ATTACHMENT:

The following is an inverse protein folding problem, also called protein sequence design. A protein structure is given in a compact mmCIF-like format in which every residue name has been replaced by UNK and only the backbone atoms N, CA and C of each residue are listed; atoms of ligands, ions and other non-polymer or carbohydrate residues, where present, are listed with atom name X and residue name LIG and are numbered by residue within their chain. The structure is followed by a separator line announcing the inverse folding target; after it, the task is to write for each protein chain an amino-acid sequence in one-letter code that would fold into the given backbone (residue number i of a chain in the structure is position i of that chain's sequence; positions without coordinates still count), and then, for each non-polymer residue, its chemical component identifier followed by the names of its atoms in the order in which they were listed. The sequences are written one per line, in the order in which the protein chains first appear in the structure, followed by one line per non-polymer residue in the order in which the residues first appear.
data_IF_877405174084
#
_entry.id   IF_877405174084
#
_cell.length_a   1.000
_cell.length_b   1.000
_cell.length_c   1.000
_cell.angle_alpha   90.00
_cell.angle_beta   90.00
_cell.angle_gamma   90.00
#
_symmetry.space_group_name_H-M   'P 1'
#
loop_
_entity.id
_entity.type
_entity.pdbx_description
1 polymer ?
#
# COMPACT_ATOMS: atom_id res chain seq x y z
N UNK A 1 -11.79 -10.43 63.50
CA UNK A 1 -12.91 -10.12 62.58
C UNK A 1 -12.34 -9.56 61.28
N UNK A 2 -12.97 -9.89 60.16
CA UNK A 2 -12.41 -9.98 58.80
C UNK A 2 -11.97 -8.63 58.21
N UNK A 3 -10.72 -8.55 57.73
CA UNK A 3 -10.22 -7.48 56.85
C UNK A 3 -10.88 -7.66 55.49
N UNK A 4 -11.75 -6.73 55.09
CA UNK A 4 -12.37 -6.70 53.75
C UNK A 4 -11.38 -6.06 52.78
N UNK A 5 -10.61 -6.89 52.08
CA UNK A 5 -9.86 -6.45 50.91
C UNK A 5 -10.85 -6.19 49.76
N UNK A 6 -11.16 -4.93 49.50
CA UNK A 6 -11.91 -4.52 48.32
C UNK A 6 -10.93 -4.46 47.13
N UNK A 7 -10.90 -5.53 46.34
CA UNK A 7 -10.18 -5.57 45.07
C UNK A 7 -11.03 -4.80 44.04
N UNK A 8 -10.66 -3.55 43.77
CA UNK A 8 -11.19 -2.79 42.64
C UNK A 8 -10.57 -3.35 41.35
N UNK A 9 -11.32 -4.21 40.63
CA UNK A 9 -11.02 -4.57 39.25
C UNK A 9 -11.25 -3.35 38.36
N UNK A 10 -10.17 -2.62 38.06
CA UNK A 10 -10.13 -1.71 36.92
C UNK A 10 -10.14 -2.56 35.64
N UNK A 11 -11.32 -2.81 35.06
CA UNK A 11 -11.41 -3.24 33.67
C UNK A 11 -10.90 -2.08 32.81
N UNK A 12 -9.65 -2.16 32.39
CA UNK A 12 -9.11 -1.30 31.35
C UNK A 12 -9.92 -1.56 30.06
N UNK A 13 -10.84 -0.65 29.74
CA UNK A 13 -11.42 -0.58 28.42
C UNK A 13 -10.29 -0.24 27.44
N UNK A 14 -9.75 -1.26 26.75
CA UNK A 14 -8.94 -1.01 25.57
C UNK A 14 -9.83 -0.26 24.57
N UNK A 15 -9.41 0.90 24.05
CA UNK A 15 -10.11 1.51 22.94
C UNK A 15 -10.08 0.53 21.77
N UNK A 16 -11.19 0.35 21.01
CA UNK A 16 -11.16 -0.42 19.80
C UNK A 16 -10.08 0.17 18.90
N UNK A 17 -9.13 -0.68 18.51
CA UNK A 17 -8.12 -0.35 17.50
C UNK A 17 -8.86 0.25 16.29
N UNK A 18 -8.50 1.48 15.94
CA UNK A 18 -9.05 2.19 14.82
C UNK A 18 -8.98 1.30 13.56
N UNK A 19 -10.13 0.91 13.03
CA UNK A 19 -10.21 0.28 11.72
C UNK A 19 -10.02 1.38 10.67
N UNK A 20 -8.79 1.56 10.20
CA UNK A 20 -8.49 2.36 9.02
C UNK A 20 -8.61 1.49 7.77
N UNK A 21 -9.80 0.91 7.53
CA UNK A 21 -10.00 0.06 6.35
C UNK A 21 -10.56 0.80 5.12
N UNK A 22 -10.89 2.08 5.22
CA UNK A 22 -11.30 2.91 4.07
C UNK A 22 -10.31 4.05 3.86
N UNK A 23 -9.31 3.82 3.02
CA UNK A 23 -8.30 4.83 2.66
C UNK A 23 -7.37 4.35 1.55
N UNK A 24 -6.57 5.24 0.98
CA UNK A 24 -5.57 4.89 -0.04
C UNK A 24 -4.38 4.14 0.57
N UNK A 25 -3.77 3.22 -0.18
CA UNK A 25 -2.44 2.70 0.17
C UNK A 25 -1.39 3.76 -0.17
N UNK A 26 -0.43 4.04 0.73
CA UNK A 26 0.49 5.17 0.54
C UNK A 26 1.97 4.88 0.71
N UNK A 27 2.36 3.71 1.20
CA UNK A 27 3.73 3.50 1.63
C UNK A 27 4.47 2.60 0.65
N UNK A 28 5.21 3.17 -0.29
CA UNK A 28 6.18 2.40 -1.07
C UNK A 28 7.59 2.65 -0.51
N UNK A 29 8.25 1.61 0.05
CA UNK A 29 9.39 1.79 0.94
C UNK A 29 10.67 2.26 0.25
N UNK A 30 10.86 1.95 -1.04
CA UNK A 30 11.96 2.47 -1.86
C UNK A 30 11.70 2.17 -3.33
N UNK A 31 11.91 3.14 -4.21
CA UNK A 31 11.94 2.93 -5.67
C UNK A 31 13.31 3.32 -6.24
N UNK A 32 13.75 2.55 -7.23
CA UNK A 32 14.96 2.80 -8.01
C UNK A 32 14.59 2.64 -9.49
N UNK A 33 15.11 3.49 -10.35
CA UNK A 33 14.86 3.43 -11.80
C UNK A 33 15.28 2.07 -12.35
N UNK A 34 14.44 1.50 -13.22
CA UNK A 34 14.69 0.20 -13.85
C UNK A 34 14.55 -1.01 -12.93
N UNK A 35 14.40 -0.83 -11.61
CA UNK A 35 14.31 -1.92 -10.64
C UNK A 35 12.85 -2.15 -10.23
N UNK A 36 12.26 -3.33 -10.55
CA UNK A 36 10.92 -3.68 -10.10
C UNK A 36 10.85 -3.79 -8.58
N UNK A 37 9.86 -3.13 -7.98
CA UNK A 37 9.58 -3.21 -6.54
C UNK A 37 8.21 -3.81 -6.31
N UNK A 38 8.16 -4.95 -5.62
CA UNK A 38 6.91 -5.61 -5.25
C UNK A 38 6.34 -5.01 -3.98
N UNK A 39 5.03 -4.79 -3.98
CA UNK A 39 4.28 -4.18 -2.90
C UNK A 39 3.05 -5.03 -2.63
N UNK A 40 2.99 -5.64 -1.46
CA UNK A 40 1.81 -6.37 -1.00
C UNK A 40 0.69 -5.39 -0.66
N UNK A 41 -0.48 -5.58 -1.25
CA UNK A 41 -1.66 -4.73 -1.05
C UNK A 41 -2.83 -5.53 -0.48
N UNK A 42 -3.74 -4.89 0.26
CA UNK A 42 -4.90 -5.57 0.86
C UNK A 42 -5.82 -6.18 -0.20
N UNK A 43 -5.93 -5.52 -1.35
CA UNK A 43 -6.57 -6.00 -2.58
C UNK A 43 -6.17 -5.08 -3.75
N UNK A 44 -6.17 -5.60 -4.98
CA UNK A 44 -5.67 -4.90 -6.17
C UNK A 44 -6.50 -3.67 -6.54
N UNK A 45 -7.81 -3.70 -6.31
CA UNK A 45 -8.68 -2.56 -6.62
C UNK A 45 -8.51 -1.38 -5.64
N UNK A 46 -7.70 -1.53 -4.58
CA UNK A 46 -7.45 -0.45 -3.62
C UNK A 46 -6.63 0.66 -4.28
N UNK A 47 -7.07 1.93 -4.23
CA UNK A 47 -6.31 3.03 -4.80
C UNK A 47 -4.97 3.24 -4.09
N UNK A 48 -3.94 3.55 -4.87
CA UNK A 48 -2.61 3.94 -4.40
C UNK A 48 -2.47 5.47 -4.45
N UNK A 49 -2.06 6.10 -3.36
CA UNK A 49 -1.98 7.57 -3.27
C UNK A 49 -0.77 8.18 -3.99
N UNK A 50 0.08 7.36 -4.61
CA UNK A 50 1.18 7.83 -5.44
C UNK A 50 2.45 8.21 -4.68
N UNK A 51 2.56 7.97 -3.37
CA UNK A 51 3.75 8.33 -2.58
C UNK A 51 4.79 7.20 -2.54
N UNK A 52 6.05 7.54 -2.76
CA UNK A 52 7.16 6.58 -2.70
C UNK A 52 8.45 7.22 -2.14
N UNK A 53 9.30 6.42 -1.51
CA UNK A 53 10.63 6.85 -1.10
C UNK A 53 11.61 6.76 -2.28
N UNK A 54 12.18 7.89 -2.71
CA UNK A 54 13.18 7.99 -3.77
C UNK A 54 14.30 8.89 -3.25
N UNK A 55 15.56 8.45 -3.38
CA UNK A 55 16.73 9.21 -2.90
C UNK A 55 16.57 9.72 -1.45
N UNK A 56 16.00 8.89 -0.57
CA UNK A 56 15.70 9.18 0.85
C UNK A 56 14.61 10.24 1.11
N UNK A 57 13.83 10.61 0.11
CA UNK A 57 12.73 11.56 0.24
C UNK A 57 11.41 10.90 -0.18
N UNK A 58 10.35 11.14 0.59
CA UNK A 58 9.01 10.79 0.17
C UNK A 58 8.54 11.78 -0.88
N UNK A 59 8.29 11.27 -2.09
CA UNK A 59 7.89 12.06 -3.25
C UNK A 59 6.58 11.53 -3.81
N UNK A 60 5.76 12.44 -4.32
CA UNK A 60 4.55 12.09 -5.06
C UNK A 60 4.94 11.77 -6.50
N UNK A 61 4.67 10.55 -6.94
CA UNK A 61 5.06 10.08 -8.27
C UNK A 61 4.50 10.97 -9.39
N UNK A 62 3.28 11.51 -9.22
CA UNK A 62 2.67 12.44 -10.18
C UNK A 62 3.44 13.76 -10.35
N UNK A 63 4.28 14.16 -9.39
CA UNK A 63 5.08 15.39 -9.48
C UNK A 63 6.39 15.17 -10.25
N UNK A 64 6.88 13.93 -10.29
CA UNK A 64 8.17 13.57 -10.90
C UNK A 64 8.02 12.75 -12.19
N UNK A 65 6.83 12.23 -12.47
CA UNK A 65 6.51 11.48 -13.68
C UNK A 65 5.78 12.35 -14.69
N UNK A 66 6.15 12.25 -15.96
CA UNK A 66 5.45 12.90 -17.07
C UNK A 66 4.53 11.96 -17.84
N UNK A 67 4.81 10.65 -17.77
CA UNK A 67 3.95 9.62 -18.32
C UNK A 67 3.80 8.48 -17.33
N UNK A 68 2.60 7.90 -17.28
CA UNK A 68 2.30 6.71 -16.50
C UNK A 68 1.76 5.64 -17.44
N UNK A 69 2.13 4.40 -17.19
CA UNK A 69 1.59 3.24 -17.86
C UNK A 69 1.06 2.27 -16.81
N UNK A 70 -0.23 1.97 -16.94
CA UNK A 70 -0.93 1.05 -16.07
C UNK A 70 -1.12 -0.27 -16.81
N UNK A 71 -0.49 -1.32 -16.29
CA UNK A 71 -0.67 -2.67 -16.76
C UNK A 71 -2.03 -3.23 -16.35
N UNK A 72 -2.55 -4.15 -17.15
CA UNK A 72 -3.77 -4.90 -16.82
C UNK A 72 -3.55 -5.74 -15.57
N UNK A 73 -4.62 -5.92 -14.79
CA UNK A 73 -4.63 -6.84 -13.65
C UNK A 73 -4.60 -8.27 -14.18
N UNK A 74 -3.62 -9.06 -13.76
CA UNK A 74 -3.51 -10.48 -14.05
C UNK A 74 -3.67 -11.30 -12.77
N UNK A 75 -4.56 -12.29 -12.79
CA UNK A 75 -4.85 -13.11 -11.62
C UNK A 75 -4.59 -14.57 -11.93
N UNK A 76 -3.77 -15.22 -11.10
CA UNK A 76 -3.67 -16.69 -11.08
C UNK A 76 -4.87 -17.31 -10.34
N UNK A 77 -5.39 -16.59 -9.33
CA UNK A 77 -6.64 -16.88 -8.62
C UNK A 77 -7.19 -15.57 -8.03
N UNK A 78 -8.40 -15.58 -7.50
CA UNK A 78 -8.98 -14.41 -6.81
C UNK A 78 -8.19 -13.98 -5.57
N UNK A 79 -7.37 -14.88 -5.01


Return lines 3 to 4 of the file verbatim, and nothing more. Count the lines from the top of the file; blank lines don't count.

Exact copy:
#
_entry.id   IF_877405174084